Anguilliformes - true eels
There are many fish which go by the name of 'eel', but the true eel, the freshwater variety are all members of the family Anguillidae. They barely need description, being without exception long, slender fish, usually without scales, and with long anal and dorsal fins, giving the appearance of being continuous along the fishes' body.
There are 16 species of freshwater eels across the world, all are predatory, feeding on fry, freshwater crustacea and smaller fish. Their young are hatched in seawater - many species, especially North American and European eels, make a migration to the Sargasso Sea to spawn, and so determined are they to make this journey that they may even cross dry land in order to reach the sea. The fry grow in the sea, and slowly move toward land, metamorphosising into the form known as elvers, which then swim back to fresh water.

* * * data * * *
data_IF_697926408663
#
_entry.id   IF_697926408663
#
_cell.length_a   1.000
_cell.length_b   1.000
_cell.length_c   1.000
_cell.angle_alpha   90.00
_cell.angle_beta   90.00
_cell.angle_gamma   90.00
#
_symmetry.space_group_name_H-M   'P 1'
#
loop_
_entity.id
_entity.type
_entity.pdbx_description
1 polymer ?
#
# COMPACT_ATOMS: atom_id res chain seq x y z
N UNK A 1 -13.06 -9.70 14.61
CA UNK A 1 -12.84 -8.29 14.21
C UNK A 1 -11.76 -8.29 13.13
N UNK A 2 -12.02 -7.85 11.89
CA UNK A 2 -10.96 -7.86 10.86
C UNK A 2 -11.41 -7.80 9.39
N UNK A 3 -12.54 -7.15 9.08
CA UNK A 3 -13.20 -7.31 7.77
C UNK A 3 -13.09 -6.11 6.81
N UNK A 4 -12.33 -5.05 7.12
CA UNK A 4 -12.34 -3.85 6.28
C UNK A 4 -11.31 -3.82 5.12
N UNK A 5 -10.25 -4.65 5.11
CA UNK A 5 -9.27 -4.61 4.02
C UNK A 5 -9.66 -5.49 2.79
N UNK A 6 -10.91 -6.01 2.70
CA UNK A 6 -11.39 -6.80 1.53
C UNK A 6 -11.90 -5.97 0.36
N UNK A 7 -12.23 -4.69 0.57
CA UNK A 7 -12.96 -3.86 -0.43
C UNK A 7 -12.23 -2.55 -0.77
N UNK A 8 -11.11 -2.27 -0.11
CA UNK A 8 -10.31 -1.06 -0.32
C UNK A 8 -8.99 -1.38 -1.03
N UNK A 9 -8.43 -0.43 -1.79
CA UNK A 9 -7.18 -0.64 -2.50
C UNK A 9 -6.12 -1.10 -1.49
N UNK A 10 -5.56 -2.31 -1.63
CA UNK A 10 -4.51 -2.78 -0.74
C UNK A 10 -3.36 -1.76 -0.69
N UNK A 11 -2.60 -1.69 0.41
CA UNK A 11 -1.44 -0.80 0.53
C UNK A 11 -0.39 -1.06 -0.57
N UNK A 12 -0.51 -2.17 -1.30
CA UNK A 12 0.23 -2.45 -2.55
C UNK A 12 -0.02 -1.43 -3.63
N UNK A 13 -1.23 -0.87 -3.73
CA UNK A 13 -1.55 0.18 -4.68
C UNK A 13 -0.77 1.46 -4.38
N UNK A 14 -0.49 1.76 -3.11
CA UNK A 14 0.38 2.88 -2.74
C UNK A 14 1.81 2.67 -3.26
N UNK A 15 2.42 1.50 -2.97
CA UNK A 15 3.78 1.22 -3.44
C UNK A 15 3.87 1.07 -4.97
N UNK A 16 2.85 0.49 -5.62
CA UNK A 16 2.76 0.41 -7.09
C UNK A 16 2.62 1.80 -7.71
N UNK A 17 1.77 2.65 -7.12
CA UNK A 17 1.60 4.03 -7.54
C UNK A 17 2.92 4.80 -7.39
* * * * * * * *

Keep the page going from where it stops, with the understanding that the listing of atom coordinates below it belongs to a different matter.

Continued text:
Because they are scaleless, they are capable of absorbing a certain amount of oxygen through their skins, provided the skin is damp. It is this adaptation which enables them to make overland journeys, not just to spawn, but to move to new waters should their own river dry up.
Their frog-like skin and sinuous nature has given rise to the expression 'slippery as an eel', an apt description of many people who will twist and turn to avoid answering questions, taking responsibility or making a stand. Certainly, having watched an angler landing an eel, I can vouch for the difficulty in handling them.
So what do eels eat? They are carnivorous, so will feed on pretty much anything smaller than themselves - insects, crustacea and snails, in addition to smaller fish.
Eating eels? Yes, they are a good source of food, not just to other wildlife (otters being rather fond of them), but also to humans. In London, the traditional dish of jellied eels is still enjoyed by many (though not this boy), and they are also enjoyed throughout the Far East (think sushi) and in South America.
Other varieties of eel are:
Anguillidae - freshwater eels
Muraenesocidae - pike conger eels
Nemichthyidae - snipe eels
Congridae - conger eels
Sadly, the electric eel is not a true eel, but belongs to the order Cypriniformes.